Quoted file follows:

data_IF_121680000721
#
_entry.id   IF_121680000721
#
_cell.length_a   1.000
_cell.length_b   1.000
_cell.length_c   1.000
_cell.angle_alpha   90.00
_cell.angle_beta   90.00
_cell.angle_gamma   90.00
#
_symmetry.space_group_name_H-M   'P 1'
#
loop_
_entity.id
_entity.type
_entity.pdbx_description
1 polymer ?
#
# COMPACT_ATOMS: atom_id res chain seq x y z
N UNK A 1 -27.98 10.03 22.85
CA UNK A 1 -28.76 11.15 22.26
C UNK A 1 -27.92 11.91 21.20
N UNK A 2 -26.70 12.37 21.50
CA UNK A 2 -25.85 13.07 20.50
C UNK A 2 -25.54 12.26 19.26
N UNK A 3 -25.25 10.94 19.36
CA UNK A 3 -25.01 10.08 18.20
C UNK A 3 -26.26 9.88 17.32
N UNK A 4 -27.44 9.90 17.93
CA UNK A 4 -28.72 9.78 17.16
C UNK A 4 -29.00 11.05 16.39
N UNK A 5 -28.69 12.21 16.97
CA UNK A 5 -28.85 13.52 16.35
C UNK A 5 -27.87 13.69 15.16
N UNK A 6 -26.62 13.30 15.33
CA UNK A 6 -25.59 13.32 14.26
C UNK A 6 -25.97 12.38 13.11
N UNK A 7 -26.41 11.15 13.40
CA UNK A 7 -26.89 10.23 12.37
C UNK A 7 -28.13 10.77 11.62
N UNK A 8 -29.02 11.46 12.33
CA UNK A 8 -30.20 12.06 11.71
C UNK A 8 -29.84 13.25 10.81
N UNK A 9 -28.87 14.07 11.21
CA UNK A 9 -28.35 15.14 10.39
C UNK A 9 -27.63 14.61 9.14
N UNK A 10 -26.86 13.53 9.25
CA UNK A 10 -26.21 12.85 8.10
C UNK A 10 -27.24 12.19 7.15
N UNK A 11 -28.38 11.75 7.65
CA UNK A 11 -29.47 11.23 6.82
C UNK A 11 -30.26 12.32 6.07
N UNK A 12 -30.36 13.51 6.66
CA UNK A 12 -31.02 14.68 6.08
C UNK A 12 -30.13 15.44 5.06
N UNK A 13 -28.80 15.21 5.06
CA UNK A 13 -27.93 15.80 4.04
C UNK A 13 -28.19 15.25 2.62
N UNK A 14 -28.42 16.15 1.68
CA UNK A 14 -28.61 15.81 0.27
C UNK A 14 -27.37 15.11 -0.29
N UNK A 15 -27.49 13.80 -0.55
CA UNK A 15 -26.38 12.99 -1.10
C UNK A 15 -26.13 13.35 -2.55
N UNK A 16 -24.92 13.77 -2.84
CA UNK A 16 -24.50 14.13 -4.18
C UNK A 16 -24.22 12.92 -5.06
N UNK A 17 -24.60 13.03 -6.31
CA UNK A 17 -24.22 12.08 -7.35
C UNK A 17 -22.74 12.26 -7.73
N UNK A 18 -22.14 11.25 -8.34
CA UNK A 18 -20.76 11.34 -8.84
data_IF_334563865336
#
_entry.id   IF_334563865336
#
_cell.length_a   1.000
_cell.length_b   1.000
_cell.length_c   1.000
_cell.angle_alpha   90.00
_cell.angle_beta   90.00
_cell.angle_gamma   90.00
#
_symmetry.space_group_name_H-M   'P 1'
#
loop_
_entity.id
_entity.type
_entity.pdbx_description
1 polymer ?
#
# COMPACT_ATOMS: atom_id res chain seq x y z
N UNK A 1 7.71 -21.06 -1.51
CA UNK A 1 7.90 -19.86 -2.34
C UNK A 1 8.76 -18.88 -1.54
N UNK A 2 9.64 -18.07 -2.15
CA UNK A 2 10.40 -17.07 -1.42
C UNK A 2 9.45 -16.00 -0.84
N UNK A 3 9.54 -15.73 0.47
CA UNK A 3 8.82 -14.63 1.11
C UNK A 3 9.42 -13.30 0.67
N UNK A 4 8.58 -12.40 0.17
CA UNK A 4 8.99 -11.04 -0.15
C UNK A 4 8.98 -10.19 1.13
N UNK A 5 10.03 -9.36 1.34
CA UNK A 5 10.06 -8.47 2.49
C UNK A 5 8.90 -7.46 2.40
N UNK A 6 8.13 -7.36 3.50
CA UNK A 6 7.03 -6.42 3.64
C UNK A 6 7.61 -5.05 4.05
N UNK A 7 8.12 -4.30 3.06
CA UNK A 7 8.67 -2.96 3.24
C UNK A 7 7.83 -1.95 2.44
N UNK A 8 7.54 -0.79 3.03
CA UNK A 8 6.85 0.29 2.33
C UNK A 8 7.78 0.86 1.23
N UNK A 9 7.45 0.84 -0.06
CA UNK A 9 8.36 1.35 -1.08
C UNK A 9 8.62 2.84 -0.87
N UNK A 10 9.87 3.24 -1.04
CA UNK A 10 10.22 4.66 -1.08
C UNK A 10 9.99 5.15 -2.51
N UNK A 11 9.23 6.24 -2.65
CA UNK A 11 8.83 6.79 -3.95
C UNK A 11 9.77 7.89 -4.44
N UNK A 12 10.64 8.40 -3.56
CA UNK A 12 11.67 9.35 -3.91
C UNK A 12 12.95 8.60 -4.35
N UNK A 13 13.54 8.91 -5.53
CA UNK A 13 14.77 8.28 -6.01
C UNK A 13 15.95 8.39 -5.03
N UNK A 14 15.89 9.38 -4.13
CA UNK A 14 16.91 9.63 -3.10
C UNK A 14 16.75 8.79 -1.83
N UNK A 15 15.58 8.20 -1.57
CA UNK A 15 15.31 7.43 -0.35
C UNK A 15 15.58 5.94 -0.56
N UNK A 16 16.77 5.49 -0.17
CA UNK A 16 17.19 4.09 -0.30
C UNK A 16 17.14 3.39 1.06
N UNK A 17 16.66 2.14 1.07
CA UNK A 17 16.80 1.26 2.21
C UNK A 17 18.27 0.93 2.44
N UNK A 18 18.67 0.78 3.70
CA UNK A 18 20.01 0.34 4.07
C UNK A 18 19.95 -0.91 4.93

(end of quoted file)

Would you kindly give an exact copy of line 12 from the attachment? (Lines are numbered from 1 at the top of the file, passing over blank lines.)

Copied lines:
_symmetry.space_group_name_H-M   'P 1'